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Prisoners pitch in to help housing shortage
15 August 2019
Prisoners pitch in to help housing shortage
A partnership between Housing New Zealand and Corrections is helping tackle the housing shortage while also giving prisoners essential skills and potential employment opportunities.
 
Housing New Zealand Project Manager Daran checks over some of the build projects in the yard at Rolleston Prison.
 
Conceived originally at Spring Hill Corrections Facility in the North Island, the model was transferred to Rolleston Prison after the Christchurch earthquakes of 2010 and 2011. Prisoners began contributing to the need for more houses by repairing those damaged in the disaster. Homes were transplanted from their original site and taken to Rolleston Prison, where they would be repaired and eventually returned to Christchurch.
 
With the majority of those homes now repaired, work will continue with potentially more than 100 new builds coming out of Rolleston Prison, near Christchurch, and Spring Hill Corrections Facility in Waikato over the next five years.
 
“Part of the reason we really value this programme is because it’s addressing several issues at once,” said Daran Buckland, Housing New Zealand Project Manager.
 
“Housing New Zealand is one of many agencies working to address the housing shortage and this provides additional stock for us, but we also have prisoners gaining skills which have a notable impact upon their release. We know of cases where people who’ve worked on this programme are now completing apprenticeships.”
 
HNZ and Corrections have refurbished 73 houses in the first part of this programme, 72 of which have been delivered to Canterbury communities and are homes to our tenants. There are about 25 more that are currently being completed.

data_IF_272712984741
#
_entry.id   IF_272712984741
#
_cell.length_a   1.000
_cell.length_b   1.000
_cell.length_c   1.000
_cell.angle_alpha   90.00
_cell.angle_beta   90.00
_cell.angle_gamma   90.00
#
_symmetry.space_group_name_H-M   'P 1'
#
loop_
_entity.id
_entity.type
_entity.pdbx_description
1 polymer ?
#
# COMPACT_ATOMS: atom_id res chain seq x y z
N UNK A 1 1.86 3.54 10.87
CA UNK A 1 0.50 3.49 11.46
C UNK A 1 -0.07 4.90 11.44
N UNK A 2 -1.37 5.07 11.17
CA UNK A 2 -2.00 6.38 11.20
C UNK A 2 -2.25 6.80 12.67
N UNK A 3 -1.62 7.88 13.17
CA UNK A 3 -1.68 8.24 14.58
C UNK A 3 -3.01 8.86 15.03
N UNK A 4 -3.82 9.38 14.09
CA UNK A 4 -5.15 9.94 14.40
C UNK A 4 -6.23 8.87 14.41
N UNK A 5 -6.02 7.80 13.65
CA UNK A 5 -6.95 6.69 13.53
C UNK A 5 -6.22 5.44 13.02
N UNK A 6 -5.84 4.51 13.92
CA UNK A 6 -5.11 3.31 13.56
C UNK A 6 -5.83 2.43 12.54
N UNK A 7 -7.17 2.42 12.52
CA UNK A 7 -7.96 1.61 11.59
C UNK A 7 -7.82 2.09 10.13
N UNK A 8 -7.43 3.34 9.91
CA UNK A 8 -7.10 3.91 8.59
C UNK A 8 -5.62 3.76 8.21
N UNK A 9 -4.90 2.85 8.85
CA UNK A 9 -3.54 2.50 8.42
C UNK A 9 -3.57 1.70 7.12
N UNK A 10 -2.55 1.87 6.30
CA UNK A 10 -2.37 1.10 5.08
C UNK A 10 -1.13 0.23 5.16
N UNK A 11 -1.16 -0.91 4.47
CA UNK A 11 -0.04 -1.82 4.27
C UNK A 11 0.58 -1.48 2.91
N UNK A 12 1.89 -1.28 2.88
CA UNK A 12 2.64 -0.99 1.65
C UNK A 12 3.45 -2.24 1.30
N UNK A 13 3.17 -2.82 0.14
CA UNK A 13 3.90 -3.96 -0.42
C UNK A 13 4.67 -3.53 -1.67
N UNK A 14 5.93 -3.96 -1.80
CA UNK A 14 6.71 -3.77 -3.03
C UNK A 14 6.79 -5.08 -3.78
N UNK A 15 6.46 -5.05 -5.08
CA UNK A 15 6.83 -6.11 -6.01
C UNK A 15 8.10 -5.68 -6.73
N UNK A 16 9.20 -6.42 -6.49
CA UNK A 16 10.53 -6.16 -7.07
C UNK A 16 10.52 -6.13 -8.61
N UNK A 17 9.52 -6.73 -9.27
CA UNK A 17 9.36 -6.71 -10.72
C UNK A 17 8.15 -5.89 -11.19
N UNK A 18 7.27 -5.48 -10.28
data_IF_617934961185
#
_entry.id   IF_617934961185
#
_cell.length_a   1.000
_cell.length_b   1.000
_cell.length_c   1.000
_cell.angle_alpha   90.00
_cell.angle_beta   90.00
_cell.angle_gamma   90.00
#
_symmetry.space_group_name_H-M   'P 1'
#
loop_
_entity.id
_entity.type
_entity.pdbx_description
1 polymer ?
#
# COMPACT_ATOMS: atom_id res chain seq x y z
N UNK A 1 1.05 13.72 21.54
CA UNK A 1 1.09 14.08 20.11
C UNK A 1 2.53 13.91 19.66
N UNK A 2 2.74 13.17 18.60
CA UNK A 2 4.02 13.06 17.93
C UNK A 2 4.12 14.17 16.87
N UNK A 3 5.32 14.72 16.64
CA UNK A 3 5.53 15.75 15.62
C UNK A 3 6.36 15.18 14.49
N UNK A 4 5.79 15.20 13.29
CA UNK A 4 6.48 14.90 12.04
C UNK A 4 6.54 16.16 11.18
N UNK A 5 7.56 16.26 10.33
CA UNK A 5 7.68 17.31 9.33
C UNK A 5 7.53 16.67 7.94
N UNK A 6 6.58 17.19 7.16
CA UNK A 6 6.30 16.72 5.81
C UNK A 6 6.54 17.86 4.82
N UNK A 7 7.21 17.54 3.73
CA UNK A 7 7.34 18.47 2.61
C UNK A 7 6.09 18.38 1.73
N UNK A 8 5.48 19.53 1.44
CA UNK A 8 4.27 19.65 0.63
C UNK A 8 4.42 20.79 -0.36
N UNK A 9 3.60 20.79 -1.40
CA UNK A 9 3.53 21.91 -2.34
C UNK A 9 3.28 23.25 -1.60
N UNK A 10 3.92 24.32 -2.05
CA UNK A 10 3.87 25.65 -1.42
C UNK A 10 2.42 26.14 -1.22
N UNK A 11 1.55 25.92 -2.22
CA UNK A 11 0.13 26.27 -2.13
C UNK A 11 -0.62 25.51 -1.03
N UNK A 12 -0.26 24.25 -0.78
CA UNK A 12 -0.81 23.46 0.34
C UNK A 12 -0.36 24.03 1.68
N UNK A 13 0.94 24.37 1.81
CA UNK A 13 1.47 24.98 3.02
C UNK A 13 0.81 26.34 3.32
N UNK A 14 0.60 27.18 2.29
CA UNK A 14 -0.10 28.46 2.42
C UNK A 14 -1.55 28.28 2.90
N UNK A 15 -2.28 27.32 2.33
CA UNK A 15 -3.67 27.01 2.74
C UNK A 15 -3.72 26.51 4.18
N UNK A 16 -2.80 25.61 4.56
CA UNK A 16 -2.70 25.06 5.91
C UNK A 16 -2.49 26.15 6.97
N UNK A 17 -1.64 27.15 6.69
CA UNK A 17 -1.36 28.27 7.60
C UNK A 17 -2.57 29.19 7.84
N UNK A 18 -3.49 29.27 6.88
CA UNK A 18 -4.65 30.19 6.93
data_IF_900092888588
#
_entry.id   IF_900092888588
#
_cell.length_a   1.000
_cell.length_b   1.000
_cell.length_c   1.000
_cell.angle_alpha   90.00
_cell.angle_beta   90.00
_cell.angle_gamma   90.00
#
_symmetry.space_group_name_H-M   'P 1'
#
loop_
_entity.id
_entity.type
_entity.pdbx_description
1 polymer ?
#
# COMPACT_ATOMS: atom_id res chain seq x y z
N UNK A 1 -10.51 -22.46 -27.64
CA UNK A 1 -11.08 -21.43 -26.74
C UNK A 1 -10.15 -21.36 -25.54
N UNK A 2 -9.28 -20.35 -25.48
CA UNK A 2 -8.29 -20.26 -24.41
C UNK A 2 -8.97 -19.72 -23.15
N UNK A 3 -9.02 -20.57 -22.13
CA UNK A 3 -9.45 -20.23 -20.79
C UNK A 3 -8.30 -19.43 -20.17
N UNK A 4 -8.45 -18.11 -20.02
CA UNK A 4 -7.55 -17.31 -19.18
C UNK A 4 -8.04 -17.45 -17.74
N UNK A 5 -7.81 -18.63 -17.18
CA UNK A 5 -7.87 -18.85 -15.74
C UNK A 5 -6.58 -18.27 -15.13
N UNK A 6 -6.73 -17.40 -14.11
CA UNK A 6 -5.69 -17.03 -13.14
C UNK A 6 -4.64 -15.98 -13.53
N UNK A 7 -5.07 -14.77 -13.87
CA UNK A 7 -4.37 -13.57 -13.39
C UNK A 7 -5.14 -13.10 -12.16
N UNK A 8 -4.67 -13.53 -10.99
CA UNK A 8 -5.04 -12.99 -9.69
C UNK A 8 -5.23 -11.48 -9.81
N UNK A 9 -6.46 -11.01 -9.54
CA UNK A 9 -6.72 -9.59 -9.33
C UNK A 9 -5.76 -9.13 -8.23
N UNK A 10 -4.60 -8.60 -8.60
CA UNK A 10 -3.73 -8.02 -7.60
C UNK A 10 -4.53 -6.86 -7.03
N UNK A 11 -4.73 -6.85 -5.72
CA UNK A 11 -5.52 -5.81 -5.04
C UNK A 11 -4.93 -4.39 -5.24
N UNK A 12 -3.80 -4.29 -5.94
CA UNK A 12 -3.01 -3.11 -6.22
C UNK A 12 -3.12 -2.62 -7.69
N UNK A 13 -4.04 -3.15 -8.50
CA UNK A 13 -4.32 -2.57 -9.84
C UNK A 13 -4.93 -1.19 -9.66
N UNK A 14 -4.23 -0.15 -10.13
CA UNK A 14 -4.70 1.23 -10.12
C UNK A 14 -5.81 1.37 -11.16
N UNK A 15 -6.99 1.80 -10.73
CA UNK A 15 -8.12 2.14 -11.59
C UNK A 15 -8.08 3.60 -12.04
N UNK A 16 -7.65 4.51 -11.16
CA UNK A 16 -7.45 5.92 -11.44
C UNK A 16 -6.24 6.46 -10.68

ive new warm, dry and safe homes have also already been completed as part of the new partnership agreement.
 
“These homes are built to the same quality standards of any of our other homes, with the added bonus that they’re designed to be easily transported along most Canterbury streets. There is also potential to move to centres in the South Island, outside of Christchurch” Daran said.
 
“Some of our tenants would never have imagined they’d have a brand new home in their lifetime, but that’s what we’re able to provide through this programme. They’re modern, warm, dry and comfortable homes.”
 
For Corrections, “this partnership with Housing NZ ticks all the boxes,” said Mike Howson, Rolleston Prison Director.
 
“It supports the regeneration of social housing, provides employable construction work skills to prisoners working in the yard and gives something back to the community.”
 
The prison’s goal was to “get these men work-ready”, Mike said.
 
“There are construction companies in the community looking for good, hardworking and work-ready staff. We aim to help them fill those vacancies and get these men the skills they need for sustainable employment.
 
“This development provides the men in the yard with ongoing work and the opportunity to experience and gain qualifications in an even wider range of employable work skills.”
 
Photo: HNZ, Housing New Zealand Project Manager Daran checks over some of the build projects in the yard at Rolleston Prison.